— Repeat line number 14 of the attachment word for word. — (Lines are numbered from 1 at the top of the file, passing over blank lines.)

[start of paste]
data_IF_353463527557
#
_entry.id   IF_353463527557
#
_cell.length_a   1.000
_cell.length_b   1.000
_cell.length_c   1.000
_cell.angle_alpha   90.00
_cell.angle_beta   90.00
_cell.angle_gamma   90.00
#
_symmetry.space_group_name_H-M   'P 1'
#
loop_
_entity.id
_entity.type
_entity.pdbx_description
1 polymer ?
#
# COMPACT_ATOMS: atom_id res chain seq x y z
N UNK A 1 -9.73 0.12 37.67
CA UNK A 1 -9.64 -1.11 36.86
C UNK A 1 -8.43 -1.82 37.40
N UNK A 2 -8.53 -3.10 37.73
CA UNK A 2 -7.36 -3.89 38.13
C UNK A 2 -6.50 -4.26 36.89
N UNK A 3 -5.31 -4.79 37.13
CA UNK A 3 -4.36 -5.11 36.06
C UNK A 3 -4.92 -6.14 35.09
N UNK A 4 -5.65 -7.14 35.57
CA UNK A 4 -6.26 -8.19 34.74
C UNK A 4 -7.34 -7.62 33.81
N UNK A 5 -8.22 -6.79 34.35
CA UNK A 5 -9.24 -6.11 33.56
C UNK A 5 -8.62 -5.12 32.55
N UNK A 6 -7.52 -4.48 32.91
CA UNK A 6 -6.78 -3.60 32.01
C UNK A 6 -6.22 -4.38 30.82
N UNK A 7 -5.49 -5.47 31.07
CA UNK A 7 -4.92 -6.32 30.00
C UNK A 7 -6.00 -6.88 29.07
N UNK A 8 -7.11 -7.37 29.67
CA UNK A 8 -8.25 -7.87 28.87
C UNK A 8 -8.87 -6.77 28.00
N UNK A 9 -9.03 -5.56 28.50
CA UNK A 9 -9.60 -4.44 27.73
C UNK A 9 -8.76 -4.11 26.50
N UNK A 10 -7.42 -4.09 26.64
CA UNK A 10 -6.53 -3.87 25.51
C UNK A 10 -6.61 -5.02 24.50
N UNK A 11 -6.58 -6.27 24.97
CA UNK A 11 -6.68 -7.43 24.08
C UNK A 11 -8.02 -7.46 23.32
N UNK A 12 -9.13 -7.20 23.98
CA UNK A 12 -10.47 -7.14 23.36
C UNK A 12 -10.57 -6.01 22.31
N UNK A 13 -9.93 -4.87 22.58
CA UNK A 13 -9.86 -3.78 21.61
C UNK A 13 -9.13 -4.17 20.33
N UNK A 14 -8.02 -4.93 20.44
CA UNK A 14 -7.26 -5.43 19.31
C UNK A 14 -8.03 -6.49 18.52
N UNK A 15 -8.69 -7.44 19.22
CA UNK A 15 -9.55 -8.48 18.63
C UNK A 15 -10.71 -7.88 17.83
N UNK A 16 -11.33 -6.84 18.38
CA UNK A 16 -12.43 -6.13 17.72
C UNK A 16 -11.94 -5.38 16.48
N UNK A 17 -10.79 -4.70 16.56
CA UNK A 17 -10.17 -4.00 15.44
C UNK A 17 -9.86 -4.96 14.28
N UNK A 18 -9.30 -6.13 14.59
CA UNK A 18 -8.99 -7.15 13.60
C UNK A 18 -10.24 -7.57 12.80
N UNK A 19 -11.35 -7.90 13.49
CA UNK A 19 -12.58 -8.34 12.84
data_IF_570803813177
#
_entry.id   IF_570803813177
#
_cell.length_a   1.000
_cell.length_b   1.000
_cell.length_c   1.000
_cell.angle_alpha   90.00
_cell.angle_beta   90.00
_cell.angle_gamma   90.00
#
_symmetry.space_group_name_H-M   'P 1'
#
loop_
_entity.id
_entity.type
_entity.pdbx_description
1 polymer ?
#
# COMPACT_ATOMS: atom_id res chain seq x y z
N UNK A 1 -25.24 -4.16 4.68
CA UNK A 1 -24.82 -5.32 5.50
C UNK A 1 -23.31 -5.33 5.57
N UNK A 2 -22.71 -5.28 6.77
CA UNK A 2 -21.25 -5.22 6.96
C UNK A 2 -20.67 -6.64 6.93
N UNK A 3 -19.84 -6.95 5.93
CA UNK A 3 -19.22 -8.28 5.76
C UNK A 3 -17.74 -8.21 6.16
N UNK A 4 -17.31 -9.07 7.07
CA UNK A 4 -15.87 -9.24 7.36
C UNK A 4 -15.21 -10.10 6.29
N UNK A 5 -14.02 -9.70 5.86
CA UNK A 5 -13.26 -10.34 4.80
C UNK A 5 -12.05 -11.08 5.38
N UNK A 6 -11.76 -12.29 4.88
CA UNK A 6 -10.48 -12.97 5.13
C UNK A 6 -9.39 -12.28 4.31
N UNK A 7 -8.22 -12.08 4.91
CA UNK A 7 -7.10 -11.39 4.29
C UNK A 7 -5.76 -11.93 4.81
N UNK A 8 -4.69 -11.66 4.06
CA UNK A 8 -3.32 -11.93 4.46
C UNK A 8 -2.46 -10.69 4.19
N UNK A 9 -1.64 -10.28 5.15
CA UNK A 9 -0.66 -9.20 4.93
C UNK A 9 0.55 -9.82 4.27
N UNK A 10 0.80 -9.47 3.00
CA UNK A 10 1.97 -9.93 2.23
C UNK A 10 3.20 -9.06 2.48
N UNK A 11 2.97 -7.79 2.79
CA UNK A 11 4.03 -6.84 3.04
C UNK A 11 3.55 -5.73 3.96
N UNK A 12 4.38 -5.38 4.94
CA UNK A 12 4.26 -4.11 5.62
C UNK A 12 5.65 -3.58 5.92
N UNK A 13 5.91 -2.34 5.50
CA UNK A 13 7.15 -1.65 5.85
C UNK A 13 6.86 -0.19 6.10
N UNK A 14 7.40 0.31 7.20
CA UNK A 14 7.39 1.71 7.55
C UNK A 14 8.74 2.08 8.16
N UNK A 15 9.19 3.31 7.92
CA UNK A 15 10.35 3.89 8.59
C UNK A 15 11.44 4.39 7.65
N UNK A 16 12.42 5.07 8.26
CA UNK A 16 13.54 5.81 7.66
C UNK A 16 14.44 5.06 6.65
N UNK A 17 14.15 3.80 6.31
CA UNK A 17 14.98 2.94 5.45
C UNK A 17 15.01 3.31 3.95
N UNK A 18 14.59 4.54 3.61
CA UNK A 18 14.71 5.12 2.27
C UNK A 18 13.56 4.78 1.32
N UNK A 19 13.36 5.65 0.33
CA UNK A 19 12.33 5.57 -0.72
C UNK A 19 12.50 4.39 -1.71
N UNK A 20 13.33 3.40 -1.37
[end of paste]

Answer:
loop_